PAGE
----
Bent lawyer who claimed God was on his side
Stephen David Jones was a good guy. A god-fearing, bespectacled fellow with bounds of British eccentricity that endeared aristocrats and big American investors to take up legal services with his firm – a tax consultancy called Jirehouse, which he operated from an impressive wood-panelled house on John Street in Bloomsbury. He was ‘super-English, upper-class, charming, cool and cultivated,’ one former client says. A regular evangelical with City smarts. The kind you could count on to manage your trust – or the purchase of your latest Scottish castle – and gold-plate your future. Or so they all thought.
But the prophet was a thief. Like a plotline ripped from HBO’s Better Call Saul, Jones is alleged to have syphoned off tens of millions of pounds from his clients.
He was unmasked in December 2022, in a case that stunned London’s upper crust. Stone-faced in the docks of Southwark Crown Court, Jones, now 63, pled guilty to defrauding the Discovery Land Company to the tune of about £13m (a successful private prosecution brought by the US company). He was handed 12 years for two counts of fraud. It was the longest sentence ever given to a British lawyer. And so, the crook was canned. Struck off; accused of ‘rank dishonesty’ by the judge; branded ‘Britain’s most corrupt solicitor’ by the press. His wife and son sobbed into the defence team’s shoulders as Jones clutched his overnight belongings in a Waitrose tote bag and left his freedom behind.
Back in his glory days, God was always at the centre of Jones’ alleged plot. Clients entering his office might have been lulled into a sense of security by the plaque bearing ‘God will see’ – a line from Genesis – in the Hebrew language and script. Or the meeting rooms, each named after books from the Old Testament: Genesis, Exodus and Numbers. Or the Jirehouse website, which assured it ‘took its inspiration from Judaeo-Christian teachings which recognise the value of people before profit and the need to invest today for the benefit of future generations.’ This, it clearly seemed, was a holy pair of hands.
Extra special clients/friends, all the same according to Jones’ gospel, were even invited to his early-morning prayer meetings. And if it made them think, as some did, of a religious cult leader, their misgivings were assuaged by the heavenly returns that he promised. ‘He would say that he was a Christian, and he interpreted this to mean, professional and personal relationships intermingled,’ says one former client.
After all, Jones had a successful career behind him. He read Law at Reading, and, after qualifying as a solicitor in 1986. started out in 1987 at Freshfields, the crème de la crème of City firms when it comes to tax-management, where he stayed for three years. This was followed by three years at the equally prestigious Slaughter and May in Hong Kong, the ‘Real Madrid of the Legal World’. There’s a partners’ dining room in the London HQ, and Jones almost had a seat for lunch when he returned to base to meet colleagues.
Nearly, until he had some sort of diabolical epiphany, that is. A ‘religious experience,’ he once said.
A former client remembers his tale: ‘he told me that, just before he was due to be made partner at Slaughters, he woke up and [realised] “God told me that day to quit.” So he quit.’ Off Jones went to Central Asia, where, for two years, he abandoned the law and began a business exporting nuts in Kazakhstan and Uzbekistan.
But clearly, he couldn’t resist the big smoke and its international bevvy of fat cats with even fatter portfolios. Returning to London in the mid-1990s, he founded Jirehouse in 1995 with some colleagues.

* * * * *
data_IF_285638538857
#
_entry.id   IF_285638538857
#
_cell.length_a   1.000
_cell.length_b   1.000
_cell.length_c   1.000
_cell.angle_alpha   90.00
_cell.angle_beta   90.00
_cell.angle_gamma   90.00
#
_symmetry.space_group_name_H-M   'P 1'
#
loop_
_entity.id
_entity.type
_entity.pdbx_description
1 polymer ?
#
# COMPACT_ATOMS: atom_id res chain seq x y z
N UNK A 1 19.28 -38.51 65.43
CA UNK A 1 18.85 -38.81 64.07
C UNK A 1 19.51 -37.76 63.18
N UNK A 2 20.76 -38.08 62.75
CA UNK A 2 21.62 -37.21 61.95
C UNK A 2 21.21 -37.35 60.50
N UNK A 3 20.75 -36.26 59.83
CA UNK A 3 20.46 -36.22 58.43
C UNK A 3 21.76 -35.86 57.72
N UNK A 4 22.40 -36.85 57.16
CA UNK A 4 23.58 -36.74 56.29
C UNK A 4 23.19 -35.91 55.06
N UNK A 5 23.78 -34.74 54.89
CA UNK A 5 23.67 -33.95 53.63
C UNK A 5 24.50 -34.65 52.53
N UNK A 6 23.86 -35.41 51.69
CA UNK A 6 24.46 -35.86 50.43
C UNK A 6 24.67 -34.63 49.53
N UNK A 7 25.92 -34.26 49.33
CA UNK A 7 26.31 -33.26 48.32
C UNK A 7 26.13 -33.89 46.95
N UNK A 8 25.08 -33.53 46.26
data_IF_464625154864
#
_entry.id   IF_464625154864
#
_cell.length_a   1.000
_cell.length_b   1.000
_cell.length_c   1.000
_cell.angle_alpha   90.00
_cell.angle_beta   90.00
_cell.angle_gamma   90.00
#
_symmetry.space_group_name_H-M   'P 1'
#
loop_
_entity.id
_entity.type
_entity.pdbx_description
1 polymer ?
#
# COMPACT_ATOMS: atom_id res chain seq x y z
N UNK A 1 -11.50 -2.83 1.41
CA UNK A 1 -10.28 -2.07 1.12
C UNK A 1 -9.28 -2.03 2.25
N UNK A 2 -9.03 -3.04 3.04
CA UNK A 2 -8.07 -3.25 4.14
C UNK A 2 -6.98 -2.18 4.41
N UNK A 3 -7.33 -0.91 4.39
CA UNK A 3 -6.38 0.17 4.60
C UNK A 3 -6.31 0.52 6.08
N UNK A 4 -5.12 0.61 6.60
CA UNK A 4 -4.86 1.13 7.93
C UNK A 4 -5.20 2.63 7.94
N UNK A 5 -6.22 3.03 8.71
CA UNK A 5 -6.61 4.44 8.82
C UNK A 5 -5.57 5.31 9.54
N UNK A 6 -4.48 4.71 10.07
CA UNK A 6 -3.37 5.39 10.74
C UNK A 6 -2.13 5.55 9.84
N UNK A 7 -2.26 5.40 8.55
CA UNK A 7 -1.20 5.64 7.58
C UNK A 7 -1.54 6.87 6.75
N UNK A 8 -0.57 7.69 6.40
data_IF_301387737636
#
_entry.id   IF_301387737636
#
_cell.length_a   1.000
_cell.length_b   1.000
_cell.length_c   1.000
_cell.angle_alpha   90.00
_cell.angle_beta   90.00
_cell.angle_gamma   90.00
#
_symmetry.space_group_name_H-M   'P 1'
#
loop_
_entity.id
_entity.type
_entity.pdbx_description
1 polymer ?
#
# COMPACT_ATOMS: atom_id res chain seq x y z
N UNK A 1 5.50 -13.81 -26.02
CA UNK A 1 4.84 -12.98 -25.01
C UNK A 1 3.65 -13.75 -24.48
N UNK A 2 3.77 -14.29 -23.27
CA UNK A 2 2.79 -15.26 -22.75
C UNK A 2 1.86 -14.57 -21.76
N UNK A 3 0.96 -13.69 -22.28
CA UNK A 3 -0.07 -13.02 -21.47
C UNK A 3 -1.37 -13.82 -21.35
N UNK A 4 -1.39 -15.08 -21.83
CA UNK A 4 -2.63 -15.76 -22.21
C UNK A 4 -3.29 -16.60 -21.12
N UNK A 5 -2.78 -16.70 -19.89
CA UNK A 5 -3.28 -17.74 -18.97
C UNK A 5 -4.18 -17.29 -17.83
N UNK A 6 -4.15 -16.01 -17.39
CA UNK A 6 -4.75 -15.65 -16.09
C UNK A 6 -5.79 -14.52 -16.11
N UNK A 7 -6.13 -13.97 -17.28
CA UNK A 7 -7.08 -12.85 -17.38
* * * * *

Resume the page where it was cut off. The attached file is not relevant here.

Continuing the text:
To any onlooker, his life was coming together virtuously: he bought a mansion flat in Maida Vale, got married and had a son. He also became a regular at the well-heeled Holy Trinity Brompton – HTB to those in the know – which teaches the evangelical Alpha programme, and at All Souls, Langham Place, the distinctive spire-topped John Nash church directly opposite Broadcasting House. In these exclusive places of worship, his saintly persona found favour with deep-pocketed congregants. Many engaged his services.
He had a headmaster-like energy and a vocabulary of jargon-rich tax terminology that particularly appealed to earnest men. ‘He spread work which should have taken one day over five months, and charged me £900 an hour – and he was useless. I started by becoming his friend and, when I became his client, I found it hard to get out of his grip… his arrogance was astonishing.’
Jones’ method was simple. He used his Christian good-doer persona and intelligent charm to trap the unsuspecting. And, for 30 years, he got away with it, stealing vast sums from clients into financial black holes, never to be recovered or even located.
Some families went to him for tax advice and others for investment advice – he was noted for his ‘aggressive’ consultancy; his familiarity with the most secretive of the offshore havens. Notably St Kitts and Nevis, but his company also had representation in Panama, Luxembourg, Switzerland and the Netherlands. His was a network of complex structures, linking between the havens and using a variety of legal structures – such as trusts and foundations – to give clients anonymity. Catnip to the property princes of London.
Jones’ operation was obsessively managed. ‘He was a control freak,’ says one client. Employees were directed to send every email they received to Jones. He recruited staff who would pose a minimal challenge to his highly unorthodox, not to say criminal, ways. One Jirehouse accountant tells me they were responsible for offshore trusts and foundations ranging from £500,000 pounds to £43 million pounds, restructuring client trust entities to improve tax efficiency, flying just below the radar of tax authorities. Another consultant linked to Jirehouse specialised in wealth structuring and tax planning. It was aggressive advice that took advantage of London’s lax controls on tax evasion.
And many of them met Jones in the church pews, where he discreetly promoted his services. A bona fide solicitor, he was trusted to protect their assets – whether land, money or funds – from spouses, authorities and other businessmen. Take Scott Young, the billionaire property developer who, it is claimed, hired Jones to cook the books before a divorce settlement, creating what Young’s ex-wife later called a ‘sham bankruptcy’. (In 2014, Young was found impaled on a basement railing in Marylebone, after ‘falling from a fifth-floor window’ – a ‘suicide’ thought to be a murder).